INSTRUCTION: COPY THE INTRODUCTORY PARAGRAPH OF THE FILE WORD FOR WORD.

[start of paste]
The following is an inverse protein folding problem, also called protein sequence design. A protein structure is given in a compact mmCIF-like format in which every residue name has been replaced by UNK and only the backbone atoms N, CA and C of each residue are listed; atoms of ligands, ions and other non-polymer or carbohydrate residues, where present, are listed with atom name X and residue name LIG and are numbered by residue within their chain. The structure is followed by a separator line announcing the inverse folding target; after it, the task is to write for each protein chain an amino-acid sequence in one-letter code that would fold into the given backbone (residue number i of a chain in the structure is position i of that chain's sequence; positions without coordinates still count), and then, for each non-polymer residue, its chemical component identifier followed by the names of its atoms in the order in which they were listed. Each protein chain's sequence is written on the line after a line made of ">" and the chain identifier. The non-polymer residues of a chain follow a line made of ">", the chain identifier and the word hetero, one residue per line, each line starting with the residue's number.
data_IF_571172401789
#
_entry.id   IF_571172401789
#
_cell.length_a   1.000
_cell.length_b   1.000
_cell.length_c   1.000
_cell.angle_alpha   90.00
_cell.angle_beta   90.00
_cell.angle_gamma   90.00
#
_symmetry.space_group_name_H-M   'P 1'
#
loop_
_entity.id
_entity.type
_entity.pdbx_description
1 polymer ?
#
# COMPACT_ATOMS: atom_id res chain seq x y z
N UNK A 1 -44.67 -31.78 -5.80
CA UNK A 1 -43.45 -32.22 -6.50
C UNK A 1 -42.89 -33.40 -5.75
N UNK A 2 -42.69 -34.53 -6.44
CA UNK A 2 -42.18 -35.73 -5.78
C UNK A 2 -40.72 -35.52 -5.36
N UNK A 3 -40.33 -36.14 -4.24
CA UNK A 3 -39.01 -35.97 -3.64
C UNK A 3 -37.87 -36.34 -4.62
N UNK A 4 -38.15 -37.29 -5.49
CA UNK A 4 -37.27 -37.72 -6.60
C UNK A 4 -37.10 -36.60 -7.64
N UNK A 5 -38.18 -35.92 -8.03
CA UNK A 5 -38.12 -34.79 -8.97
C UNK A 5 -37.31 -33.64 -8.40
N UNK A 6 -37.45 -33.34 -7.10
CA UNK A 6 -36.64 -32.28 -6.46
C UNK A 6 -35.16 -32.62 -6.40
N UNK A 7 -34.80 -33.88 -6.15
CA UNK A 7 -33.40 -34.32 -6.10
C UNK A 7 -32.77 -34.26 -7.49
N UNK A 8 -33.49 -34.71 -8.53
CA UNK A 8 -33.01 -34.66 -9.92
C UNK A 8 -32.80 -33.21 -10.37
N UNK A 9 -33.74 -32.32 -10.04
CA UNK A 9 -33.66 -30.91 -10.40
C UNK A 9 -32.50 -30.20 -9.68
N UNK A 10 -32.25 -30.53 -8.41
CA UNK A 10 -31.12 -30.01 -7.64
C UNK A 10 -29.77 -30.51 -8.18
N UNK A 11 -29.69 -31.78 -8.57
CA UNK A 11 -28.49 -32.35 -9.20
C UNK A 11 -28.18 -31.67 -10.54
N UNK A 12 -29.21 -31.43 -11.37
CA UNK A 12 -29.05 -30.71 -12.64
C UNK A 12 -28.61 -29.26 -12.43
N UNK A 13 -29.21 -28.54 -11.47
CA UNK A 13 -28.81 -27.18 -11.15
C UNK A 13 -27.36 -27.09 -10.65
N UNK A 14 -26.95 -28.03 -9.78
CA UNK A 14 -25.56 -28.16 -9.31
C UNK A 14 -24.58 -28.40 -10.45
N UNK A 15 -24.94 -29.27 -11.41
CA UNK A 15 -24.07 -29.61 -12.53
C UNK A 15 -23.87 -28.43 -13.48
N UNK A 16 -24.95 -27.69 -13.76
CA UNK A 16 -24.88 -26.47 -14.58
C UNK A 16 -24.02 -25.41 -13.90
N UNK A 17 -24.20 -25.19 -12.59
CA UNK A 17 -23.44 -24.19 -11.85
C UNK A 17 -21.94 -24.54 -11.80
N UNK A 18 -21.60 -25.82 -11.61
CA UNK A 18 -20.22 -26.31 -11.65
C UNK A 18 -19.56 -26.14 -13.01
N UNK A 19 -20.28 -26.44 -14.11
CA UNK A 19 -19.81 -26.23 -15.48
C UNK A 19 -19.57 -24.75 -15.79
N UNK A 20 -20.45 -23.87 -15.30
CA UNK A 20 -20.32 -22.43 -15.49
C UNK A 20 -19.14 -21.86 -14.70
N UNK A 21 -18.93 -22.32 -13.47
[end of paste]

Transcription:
The following is an inverse protein folding problem, also called protein sequence design. A protein structure is given in a compact mmCIF-like format in which every residue name has been replaced by UNK and only the backbone atoms N, CA and C of each residue are listed; atoms of ligands, ions and other non-polymer or carbohydrate residues, where present, are listed with atom name X and residue name LIG and are numbered by residue within their chain. The structure is followed by a separator line announcing the inverse folding target; after it, the task is to write for each protein chain an amino-acid sequence in one-letter code that would fold into the given backbone (residue number i of a chain in the structure is position i of that chain's sequence; positions without coordinates still count), and then, for each non-polymer residue, its chemical component identifier followed by the names of its atoms in the order in which they were listed. Each protein chain's sequence is written on the line after a line made of ">" and the chain identifier. The non-polymer residues of a chain follow a line made of ">", the chain identifier and the word hetero, one residue per line, each line starting with the residue's number.